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Precariat- Learn this word

No, precariat is not a misspelling of a group of single celled organisms.  It’s a very disturbing word, an ominous word, a word that has already arrived here in the United States and is slowly moving up the food chain:

Precariat- a social group consisting of people whose lives are difficult because they have little or no job security and few employment rights

It’s a portmanteau of “precarious” and “proletariat”.  A precariat is a person who doesn’t have a reliable job.  Precariats initially were service workers who may have been working a 40 hour work week, but maybe not.  A precariat could be called in to work a 6 hour shift, every other day and one long 12 hour day at some other point in the week or come to work expecting a full 8 hours but sent home after 2.  The amount of work can vary from day to day, week to week.  This worker typically has no benefits.

I think most of us can see right away the limitations of the precariat world.  If you can’t say for sure how many hours you’ll be working each month, can you afford to rent a nice apartment or buy a house?  Can you buy a new car?  If you have children, how do you schedule and pay for their child care?  Can you depend on your paycheck to feed them?  Work and living become precarious.  Here is a video about the precariat from The Precariat: the New Working Class:

Precariats usually spring up in countries where workers are not protected by unions or strict labor laws.  Right now, the UK is starting to come to terms with the precariat but in a way, the Welsh precariat has it good compared to the American version.  Here in the US, there is no national health care system or reasonably priced, government subsidized schools of higher education.  So, the land of opportunity in America is starting to look like the last place you want to live if you are forced into precariatism.

Another feature of precariatism is the appearance of the middle man hiring agency.  That agency stands between the employer and you.  The employer hands off responsibility of hiring and paying the worker.  The worker becomes a true human resource to be hired when needed and laid off when not.  Benefits and risks are born by the employee.  The hiring agency takes a cut of the worker’s pay, I hesitate to call it a salary because that would imply some kind of security and regularity.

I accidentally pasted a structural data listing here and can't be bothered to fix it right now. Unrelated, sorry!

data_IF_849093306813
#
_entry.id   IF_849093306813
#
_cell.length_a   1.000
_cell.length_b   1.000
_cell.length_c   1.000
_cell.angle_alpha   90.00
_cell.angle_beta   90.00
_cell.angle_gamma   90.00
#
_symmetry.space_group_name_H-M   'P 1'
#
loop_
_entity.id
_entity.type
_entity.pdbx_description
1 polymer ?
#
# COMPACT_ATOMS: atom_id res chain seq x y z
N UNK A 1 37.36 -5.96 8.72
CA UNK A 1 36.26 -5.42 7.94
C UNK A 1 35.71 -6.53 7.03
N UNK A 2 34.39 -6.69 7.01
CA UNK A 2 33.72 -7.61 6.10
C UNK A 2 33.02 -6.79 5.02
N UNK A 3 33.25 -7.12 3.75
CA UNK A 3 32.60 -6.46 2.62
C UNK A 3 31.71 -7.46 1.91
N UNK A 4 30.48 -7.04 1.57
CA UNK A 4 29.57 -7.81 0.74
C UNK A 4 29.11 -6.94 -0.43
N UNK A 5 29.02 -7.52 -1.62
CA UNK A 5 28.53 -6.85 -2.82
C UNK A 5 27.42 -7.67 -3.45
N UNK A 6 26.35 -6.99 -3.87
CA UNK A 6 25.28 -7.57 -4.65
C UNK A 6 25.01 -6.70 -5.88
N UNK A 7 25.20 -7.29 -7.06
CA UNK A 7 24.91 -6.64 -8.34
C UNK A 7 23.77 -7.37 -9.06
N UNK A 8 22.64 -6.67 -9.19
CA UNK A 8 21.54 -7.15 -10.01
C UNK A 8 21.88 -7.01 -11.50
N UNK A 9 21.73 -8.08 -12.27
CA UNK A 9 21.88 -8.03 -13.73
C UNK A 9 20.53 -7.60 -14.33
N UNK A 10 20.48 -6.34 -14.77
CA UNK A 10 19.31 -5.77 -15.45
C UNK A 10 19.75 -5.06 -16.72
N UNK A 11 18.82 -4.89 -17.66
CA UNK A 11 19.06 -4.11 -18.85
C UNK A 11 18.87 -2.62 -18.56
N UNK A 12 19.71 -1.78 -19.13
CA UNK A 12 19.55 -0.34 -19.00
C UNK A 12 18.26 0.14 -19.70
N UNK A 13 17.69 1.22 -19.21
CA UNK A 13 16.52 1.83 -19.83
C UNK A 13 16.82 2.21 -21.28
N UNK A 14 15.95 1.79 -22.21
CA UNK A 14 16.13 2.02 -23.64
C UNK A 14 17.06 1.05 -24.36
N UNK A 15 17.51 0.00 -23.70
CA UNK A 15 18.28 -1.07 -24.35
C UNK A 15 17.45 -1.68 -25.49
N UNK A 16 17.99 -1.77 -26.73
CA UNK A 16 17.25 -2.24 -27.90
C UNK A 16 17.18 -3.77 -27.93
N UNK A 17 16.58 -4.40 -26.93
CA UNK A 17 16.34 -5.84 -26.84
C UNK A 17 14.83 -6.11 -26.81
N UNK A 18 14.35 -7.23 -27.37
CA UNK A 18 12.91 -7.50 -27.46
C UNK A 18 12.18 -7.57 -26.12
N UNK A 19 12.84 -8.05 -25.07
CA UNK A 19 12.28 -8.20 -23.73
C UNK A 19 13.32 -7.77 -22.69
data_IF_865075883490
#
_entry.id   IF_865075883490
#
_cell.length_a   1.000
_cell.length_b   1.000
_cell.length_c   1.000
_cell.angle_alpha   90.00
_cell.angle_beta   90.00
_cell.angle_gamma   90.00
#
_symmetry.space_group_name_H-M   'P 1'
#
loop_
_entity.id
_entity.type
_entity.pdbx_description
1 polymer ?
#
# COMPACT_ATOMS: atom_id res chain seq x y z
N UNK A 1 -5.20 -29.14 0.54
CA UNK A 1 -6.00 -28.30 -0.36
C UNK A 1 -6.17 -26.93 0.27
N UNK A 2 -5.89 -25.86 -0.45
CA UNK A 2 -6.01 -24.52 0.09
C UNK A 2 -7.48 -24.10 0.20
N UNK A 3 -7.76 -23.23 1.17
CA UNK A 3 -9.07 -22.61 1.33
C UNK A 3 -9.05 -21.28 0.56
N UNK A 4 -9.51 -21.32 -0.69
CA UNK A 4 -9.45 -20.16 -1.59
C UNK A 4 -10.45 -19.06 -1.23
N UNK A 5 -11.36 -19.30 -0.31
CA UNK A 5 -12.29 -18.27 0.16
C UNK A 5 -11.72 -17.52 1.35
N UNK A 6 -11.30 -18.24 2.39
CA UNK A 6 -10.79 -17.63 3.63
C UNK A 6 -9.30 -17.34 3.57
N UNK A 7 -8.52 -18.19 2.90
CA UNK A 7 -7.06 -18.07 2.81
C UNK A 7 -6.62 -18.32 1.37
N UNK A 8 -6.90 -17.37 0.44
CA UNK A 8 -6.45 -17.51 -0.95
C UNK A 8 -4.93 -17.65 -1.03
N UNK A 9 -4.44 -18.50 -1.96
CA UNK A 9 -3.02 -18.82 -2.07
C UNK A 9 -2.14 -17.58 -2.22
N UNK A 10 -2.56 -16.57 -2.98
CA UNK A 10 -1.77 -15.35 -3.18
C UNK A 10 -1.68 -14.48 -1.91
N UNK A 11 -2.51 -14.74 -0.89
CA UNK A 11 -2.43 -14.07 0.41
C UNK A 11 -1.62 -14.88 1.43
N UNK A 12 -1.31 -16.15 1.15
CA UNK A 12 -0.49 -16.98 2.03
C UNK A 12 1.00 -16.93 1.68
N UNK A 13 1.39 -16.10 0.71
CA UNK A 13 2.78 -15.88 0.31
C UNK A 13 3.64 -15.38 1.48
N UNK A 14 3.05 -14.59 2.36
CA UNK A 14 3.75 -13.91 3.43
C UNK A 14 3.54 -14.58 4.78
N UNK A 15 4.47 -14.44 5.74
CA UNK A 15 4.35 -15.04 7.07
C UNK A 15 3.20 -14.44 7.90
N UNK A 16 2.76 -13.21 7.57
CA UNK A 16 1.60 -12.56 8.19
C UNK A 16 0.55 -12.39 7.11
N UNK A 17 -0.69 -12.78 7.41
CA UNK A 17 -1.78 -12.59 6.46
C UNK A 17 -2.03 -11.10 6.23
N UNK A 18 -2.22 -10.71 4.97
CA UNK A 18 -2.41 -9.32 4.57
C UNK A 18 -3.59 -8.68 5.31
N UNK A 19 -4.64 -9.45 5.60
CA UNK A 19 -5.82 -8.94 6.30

A couple of years ago, we who were salaried employees would have looked down on the precariat with pity.  Now, we are one.  From my vantage point, this is the way the pharmaceutical industry has decided to handle its well educated, experienced workforce.  We are now service workers.  More and more of us can only find contract work.  The work is parceled out in 3, 6 or 12 month contracts.  There are no benefits.  In some cases, the worker pays both sides of the social security tax.  It is hard to plan where to live because you don’t know if you’ll be able to pay the rent.  You can’t make any major purchases on credit because there is no guarantee that you’ll be able to afford the car payment.

One of the reasons I suspected that the McKinsey reports of employers dropping health insurance coverage for their employees after the passage of the Affordable Care Act was true was because it fits so well with the precariat worker norm.  Since a universal mandate meant that workers would be legally compelled to spend whatever the insurance companies could charge for health insurance, the employer could cut this benefit out of their compensation packages guilt free. To escape the employer mandate, all the employer would have to do is make many of its permanent employees into contractors.  The number of layoffs would be expected to increase. Responsibility and risk would now be transferred to the employee.   You don’t have to be a highly paid consulting company or economist to see how this would work.  All you have to do is think a couple of steps ahead. Mandatory universal coverage without a public option or a single payer system that requires employers to pay in puts much of the American workforce at risk of falling from the middle class into the precariat.

The new middle man hiring agency becomes the new growth sector.  Expect to hear more horror stories of foreign students brought to the US by a hiring vendor promising that they will learn English only to spend their summer in a chocolate factory in Pennsylvania doing manual labor for subsistence wages.  Expect Hershey the company to deny all responsibility.  Or Amazon.  Or {{your company name here}}

It’s hard to say whether Barack Obama was onboard with this or whether he was so overwhelmed by his job that it never was evaluated properly.  But I think we can say pretty unequivocally that the acceleration of the expansion of precariatism within the American culture is related to the measures that were  or weren’t taken in the wake of the financial collapse.  So much attention was focused on shoring up the banks at taxpayer expense that homeowners were allowed to foreclose, jobs were allowed to disappear and healthcare reform was rushed through to score political points without much thought of how  those reforms would affect the workforce.  In fact, hardly any thought at all has been spent on the workforce.  Well, Elizabeth Warren was thinking about it for years but as Adam Davidson pointing out in that blistering Planet Money interview from 2009, Warren’s opinions didn’t really count because she wasn’t a “serious” person.  Did Davidson see the rise of the precariat?  Does he know that free lancing is going to appear at an NPR station near him someday?